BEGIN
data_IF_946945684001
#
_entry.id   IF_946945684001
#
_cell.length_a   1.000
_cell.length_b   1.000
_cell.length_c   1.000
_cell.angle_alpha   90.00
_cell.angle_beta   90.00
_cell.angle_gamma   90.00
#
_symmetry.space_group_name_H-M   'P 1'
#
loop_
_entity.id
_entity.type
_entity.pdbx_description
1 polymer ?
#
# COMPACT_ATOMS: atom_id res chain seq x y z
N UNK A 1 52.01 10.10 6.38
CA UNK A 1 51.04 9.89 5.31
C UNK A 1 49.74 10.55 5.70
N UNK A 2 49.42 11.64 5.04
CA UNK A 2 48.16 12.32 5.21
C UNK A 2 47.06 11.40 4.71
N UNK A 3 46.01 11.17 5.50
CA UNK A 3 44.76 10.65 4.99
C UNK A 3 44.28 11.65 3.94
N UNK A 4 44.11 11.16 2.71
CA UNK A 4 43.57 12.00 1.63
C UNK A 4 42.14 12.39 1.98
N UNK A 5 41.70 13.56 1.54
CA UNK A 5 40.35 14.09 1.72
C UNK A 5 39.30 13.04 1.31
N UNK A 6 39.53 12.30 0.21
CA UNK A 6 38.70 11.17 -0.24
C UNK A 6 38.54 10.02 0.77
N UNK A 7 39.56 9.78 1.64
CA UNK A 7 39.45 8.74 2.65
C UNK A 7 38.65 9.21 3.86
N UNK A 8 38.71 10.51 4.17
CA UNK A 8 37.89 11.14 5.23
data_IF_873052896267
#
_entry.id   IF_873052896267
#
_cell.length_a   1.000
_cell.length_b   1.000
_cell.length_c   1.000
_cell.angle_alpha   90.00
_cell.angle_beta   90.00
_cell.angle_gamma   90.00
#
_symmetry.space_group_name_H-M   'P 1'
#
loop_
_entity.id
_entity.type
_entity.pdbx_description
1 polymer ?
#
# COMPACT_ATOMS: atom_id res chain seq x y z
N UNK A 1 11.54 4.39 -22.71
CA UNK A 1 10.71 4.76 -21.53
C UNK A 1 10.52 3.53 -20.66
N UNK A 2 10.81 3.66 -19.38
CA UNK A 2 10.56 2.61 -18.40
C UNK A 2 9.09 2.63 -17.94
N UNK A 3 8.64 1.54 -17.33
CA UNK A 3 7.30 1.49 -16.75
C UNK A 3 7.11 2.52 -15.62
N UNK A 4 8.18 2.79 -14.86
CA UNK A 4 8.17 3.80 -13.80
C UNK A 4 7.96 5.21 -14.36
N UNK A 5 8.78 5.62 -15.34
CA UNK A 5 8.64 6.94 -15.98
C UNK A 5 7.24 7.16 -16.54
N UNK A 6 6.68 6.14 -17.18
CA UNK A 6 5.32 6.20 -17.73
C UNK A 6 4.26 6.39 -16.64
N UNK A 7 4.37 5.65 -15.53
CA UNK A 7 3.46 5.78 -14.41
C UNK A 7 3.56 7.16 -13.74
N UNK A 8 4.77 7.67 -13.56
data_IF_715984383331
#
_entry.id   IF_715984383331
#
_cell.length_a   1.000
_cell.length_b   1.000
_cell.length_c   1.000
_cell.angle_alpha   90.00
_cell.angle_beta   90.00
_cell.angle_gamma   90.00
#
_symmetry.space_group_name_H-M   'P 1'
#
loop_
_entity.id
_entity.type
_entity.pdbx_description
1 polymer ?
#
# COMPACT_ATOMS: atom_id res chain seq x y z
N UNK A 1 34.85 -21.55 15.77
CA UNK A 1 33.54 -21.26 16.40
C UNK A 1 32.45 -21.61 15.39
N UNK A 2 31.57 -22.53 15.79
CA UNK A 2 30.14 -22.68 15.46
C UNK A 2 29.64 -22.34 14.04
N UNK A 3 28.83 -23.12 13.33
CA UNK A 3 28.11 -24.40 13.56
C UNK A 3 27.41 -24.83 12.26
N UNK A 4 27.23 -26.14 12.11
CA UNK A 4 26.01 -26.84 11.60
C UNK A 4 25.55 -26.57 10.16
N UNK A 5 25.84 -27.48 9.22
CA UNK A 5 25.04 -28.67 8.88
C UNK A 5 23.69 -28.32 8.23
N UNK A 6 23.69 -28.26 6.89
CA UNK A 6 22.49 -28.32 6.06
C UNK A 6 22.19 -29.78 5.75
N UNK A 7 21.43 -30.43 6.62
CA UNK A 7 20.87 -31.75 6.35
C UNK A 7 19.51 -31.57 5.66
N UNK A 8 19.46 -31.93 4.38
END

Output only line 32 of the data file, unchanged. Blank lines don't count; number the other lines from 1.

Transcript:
C UNK A 4 42.14 12.39 1.98